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[Part 1 of The Divinity and the Disciple: Oscar Wilde in the Letters of Max Beerbohm, 1892-1895]

Upon ceding his post as drama critic of the Saturday Review to Max Beerbohm in 1898, George Bernard Shaw wrote, "The younger generation is knocking at the door; and as I open it there steps spritely in the incomparable Max" (Behrman 21). The description stuck. To his admirers, Max Beerbohm (1872-1956) was always "the incomparable Max."

Over the course of a career that spanned more than sixty years, Beerbohm established himself as Britain's foremost caricaturist and as one of its most beloved writers. Beerbohm's writing owed much of its charm to his distinct literary persona. As Virginia Woolf wrote, "He has brought personality into literature, not unconsciously and impurely, but so consciously and purely that we do not know whether there is any relation between Max the essayist and Mr. Beerbohm the man" (Danson 25). Beerbohm's persona was discernible in his writing even when he imitated another writer's style. As Filson Young, an early reviewer of Beerbohm's parodies, remarked, "...behind these solemn parodies...lurks the shadow of Max himself, making it quite plain to you in what estimation each [parodied writer] is held and mocking with a merciful humour the mannerisms of them all" (Beerbohm, A Christmas Garland xii). The first writer Beerbohm mocked with a merciful (and sometimes not so merciful) humour was his mentor, Oscar Wilde (1854-1900).

According to John Felstiner, Wilde was Beerbohm's "presiding spirit" during the early 1890s ("Max Beerbohm" 195). When they became personally acquainted in 1893, Beerbohm was an undergraduate and a fledgling writer, whereas Wilde was already an established (and rather notorious) figure in the London literary scene. Beerbohm had been under the influence of Wilde's writings for some time. Wilde's controversial novel, The Picture of Dorian Gray, and Intentions, his collection of essays, were published in book form in 1891, when Beerbohm was a freshman at Oxford (Wilde 1209; Danson 63). In fact, Intentions was one of the only books that Beerbohm admitted to reading while he was at college (Felstiner, Lies of Art 7).

Wildean style was fashionable among Beerbohm's circle of friends, and "he cultivated...their flippancy, their taste for the precious and artificial and nonsensical, their pose of amused self-admiration, [and] their impish pleasure in shocking" (Cecil 58). During the early 1890s, Beerbohm's letters resonated with Wilde-inspired posing and mock vanity. "My affectations are dying for want of an audience," he declared in a letter to his friend, Reggie Turner, in October 1892 (Letters to Reggie Turner 27). A similar Wildeism followed in a July 1893 letter: "I am suffering, my dear Reg, from a plethora of brilliancy" (Letters to Reggie Turner 42).

Beerbohm also shared Wilde's taste for aestheticism. The principles of aesthetic criticism maintained that art should be judged on the basis of beauty alone and excluded arguments founded on external criteria, such as art's moral influence or historical context. Like his mentor, Beerbohm's aestheticism was of a comic variety. As David Cecil notes: "Max was always a comedian. But his aestheticism began to colour and modify his comic sense. He aspired to blend the comic with the pretty....This is where the influence of Oscar Wilde especially shows itself" (60). An example of the aestheticism Beerbohm was learning from Wilde appeared in a letter Beerbohm wrote in April 1893:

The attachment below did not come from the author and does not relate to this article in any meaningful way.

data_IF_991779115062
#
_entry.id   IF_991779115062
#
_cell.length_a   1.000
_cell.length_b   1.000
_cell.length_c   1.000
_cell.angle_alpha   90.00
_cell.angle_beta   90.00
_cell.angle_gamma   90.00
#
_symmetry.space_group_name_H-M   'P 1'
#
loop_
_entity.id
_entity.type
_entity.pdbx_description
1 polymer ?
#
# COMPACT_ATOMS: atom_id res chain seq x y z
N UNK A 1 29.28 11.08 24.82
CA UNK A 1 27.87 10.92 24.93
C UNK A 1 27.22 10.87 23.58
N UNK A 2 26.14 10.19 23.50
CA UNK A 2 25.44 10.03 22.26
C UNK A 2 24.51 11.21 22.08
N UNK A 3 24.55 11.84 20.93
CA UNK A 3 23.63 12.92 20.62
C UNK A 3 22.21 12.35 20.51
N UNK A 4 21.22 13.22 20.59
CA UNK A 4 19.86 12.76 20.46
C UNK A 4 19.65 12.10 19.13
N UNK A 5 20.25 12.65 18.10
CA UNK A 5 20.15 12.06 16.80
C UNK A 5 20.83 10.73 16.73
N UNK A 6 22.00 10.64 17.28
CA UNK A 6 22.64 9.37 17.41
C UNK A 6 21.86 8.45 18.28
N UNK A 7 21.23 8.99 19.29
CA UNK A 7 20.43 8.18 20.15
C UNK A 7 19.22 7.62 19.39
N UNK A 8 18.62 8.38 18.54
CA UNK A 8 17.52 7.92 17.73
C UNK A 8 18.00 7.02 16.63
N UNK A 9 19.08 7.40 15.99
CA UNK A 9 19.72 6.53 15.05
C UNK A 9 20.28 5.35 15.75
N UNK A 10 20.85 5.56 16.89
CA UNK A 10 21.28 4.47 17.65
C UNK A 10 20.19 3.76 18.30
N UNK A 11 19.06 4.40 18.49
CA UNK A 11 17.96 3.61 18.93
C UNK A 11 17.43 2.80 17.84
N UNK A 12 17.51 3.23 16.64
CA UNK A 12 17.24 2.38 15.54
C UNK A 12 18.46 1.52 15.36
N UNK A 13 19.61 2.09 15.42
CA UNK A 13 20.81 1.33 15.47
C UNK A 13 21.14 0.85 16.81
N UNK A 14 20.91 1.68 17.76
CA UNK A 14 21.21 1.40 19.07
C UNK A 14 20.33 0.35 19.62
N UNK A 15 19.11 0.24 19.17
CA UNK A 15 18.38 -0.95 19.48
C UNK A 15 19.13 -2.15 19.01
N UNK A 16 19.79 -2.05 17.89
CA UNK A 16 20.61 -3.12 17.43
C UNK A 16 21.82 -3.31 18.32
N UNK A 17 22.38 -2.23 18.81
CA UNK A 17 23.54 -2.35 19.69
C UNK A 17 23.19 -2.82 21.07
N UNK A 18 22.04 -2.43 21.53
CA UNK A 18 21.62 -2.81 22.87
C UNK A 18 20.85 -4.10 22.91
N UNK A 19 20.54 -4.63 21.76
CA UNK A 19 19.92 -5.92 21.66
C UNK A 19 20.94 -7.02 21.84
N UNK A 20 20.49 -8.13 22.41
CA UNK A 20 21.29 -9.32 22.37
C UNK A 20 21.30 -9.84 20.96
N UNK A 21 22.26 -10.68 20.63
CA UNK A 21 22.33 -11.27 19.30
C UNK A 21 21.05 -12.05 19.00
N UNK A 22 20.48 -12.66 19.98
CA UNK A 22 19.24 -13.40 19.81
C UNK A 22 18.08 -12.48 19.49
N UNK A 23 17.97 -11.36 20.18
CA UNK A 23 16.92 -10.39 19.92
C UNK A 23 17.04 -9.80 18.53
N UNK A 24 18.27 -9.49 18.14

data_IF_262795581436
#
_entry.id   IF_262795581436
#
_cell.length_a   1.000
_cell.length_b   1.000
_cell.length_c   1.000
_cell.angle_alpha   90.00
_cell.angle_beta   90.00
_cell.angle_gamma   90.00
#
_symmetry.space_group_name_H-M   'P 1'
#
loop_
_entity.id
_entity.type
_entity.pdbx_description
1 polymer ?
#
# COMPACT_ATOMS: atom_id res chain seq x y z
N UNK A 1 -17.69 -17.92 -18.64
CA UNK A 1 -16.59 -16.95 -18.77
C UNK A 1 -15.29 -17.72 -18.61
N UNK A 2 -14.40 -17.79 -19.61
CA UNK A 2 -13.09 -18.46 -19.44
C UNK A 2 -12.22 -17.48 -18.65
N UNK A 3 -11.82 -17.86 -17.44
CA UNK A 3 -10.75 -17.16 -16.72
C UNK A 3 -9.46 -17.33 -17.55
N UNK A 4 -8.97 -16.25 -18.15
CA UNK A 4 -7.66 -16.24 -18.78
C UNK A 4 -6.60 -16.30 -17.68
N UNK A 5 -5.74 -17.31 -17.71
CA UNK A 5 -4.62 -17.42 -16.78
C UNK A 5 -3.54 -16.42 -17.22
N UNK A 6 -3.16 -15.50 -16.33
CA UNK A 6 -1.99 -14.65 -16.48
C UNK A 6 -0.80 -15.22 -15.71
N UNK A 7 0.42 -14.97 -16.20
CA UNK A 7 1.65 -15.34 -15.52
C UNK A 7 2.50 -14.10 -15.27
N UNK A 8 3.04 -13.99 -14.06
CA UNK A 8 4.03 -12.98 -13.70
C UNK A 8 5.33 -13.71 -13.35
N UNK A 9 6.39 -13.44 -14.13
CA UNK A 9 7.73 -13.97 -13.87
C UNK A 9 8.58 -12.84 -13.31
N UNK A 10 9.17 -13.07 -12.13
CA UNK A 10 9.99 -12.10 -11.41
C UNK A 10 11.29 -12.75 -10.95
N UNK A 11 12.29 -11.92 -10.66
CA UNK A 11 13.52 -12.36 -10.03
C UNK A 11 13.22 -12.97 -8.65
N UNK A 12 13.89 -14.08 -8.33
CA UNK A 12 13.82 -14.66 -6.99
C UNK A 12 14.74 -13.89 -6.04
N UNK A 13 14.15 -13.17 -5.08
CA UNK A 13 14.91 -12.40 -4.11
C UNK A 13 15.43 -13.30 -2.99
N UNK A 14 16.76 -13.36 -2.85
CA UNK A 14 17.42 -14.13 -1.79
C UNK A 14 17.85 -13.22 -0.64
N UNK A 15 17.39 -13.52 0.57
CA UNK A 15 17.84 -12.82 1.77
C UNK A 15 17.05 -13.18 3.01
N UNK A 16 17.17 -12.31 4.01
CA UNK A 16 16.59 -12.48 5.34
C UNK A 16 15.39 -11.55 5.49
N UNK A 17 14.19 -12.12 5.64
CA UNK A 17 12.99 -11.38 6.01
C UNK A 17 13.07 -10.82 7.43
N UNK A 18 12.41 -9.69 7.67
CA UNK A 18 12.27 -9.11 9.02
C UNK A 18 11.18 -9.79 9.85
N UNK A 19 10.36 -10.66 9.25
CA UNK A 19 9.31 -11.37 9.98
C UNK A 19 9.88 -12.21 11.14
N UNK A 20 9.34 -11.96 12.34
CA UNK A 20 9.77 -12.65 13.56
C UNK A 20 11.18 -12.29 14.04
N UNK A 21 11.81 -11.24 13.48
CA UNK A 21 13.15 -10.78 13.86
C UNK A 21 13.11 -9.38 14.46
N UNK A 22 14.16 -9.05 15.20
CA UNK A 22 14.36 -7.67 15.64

After supper I walked as far as Hyde Park Corner when I saw a glare in the sky like some false dawn. A cabman told me it was a fire and drove me to it-right away past Westminster. It was quite lovely, though there was no life lost I am afraid. Still, the timber yard was quite burnt and as I walked away the dawn was making the helmets of the firemen ghastly. (Letters to Reggie Turner 37)

Beerbohm's admiration was not blind, however. "I am sorry to say that Oscar drinks far more that he ought," Beerbohm wrote to Turner in April 1893, "indeed the first time I saw him, after all that long period of distant adoration and reverence, he was in a hopeless state of intoxication. He has deteriorated very much in appearance: his cheeks being quite a dark purple and fat to a fault" (Letters to Reggie Turner 35). Throughout their acquaintance, Beerbohm's feelings about Wilde wavered between admiration and contempt, and this ambivalence found expression in Beerbohm's letters.

Lawrence Danson sees Beerbohm's references to Wilde in his letters from 1892 to 1895 as conscious attempts to integrate admiration and criticism into verbal caricature (66). In these letters, Beerbohm 's response to Wilde's influence displays itself in three basic ways: as imitation, as criticism, and as satire. The letters reveal a rough progression from imitation, to criticism, to satire over the course of the three-year period, although Beerbohm combined these modes of expression more often than he used them separately. Taken as a whole, Beerbohm's letters from 1892 to 1895 demonstrate that Wilde served not only as a model for Beerbohm but also as an object of criticism and satire.

The Divinity and the Disciple: Oscar Wilde in the Letters of Max Beerbohm, 1892-1895


Victorian Web Overview Aesthetes & Decadents Max Beerbohm

Last modified 28 November 2004